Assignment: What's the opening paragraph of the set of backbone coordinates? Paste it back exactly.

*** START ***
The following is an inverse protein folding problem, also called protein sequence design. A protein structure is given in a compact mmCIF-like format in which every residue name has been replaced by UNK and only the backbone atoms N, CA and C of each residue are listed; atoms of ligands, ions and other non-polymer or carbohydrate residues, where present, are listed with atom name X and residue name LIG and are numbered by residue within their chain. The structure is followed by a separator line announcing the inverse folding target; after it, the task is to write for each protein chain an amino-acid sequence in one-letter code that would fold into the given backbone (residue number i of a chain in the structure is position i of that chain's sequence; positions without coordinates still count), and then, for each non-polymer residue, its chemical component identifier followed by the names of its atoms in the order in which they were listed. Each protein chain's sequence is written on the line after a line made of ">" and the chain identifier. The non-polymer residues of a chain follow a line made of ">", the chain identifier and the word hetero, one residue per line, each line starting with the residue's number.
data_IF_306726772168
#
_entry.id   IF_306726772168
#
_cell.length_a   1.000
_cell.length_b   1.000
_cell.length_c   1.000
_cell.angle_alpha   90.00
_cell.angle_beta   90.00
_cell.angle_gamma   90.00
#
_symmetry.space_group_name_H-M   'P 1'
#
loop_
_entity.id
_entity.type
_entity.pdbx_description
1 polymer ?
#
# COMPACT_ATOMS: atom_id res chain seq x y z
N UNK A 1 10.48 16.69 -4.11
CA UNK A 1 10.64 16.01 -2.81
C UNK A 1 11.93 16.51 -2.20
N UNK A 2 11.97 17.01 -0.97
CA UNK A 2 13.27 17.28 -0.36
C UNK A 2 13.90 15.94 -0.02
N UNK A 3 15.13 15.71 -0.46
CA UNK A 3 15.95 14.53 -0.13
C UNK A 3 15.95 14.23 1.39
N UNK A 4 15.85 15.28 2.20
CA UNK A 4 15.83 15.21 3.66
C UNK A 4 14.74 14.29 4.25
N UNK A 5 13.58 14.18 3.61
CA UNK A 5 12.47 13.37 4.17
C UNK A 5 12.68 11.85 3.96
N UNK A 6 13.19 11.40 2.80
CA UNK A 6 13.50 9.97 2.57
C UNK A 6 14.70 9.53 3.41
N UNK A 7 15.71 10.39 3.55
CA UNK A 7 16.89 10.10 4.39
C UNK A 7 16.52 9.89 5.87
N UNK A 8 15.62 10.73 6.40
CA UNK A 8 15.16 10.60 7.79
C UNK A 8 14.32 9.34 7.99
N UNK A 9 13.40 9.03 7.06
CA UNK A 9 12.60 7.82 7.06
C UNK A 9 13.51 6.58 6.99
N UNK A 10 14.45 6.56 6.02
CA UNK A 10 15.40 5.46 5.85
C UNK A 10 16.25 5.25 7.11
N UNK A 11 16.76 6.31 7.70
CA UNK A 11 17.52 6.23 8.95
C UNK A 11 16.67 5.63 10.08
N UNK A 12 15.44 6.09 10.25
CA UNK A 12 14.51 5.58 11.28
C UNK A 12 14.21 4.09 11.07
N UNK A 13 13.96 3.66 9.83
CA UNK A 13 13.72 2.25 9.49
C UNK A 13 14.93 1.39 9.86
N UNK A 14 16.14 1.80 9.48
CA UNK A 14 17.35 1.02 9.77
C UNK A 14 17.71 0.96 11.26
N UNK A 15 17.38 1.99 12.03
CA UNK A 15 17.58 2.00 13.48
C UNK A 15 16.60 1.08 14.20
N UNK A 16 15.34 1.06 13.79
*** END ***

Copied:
The following is an inverse protein folding problem, also called protein sequence design. A protein structure is given in a compact mmCIF-like format in which every residue name has been replaced by UNK and only the backbone atoms N, CA and C of each residue are listed; atoms of ligands, ions and other non-polymer or carbohydrate residues, where present, are listed with atom name X and residue name LIG and are numbered by residue within their chain. The structure is followed by a separator line announcing the inverse folding target; after it, the task is to write for each protein chain an amino-acid sequence in one-letter code that would fold into the given backbone (residue number i of a chain in the structure is position i of that chain's sequence; positions without coordinates still count), and then, for each non-polymer residue, its chemical component identifier followed by the names of its atoms in the order in which they were listed. Each protein chain's sequence is written on the line after a line made of ">" and the chain identifier. The non-polymer residues of a chain follow a line made of ">", the chain identifier and the word hetero, one residue per line, each line starting with the residue's number.